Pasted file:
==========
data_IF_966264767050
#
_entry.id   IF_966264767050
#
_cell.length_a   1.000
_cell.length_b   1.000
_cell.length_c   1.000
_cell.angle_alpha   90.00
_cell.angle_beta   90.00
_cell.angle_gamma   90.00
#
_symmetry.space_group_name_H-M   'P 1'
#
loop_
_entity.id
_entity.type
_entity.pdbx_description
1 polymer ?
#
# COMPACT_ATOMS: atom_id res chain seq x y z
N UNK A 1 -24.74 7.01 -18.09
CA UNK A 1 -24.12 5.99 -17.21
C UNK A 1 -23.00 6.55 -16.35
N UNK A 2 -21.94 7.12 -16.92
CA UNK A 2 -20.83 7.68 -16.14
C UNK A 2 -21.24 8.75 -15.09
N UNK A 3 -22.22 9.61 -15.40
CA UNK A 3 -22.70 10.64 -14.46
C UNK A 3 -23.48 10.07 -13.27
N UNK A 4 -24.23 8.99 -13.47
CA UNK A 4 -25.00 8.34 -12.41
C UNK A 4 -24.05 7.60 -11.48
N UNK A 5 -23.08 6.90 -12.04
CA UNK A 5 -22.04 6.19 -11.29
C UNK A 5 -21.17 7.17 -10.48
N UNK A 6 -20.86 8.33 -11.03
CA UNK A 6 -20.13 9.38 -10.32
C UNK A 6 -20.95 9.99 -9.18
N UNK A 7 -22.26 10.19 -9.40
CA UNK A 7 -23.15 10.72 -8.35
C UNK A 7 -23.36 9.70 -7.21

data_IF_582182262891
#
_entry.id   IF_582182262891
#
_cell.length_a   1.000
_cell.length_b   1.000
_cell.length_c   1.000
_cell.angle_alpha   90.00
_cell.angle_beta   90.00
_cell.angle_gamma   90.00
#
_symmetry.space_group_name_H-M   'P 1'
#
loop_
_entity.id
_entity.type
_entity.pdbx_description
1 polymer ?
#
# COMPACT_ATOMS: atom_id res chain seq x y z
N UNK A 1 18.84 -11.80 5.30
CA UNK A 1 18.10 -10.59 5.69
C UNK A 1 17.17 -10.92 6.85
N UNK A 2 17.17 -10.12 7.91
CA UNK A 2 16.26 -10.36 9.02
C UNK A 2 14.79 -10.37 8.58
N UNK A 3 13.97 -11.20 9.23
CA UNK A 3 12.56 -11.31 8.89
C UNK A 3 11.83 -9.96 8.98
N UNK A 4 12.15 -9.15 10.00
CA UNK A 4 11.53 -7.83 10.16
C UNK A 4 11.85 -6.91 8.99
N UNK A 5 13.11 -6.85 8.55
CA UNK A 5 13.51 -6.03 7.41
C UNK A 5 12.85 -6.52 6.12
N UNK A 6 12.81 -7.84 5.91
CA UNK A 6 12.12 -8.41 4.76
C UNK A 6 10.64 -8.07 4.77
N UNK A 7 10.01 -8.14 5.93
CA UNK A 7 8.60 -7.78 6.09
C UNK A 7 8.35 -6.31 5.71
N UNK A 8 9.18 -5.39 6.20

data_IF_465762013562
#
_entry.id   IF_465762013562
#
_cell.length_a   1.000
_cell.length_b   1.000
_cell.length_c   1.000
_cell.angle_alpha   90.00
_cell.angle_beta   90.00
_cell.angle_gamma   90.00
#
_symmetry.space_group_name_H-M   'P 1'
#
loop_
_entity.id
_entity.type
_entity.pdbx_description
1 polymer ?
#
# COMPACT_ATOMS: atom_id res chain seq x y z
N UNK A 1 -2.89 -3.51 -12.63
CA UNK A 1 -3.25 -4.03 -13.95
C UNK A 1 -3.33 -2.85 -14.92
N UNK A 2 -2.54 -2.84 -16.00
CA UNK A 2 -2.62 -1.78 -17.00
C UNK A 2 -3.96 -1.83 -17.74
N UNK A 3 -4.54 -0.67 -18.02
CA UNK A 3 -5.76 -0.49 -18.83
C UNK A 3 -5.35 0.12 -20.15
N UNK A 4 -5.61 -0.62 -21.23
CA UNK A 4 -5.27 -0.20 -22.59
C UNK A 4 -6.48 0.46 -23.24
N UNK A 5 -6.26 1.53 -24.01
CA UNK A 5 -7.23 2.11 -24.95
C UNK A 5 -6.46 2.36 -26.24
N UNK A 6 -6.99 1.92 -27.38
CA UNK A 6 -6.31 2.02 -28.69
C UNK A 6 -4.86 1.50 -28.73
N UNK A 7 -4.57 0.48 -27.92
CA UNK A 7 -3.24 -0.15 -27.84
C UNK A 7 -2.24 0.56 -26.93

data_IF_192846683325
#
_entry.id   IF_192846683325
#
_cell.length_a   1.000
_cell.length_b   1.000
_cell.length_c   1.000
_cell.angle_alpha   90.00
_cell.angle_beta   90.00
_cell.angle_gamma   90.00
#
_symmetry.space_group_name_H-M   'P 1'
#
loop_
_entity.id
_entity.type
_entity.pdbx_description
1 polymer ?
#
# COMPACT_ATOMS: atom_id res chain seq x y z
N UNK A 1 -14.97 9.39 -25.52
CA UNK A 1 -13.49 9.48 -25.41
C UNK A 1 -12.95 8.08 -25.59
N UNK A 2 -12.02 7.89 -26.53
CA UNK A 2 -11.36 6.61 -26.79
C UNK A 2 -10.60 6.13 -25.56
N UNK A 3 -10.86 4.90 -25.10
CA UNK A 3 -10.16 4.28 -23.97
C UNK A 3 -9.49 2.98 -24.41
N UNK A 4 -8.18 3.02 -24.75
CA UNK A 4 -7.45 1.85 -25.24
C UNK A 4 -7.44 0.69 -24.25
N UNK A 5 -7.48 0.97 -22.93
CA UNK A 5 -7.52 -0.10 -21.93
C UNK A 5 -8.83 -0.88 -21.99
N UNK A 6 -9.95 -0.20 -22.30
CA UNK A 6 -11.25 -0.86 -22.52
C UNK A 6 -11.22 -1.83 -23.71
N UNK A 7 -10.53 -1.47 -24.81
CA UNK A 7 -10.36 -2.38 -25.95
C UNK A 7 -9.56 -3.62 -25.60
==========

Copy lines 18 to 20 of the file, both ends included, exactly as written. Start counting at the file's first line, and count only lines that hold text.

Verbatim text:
1 polymer ?
#
# COMPACT_ATOMS: atom_id res chain seq x y z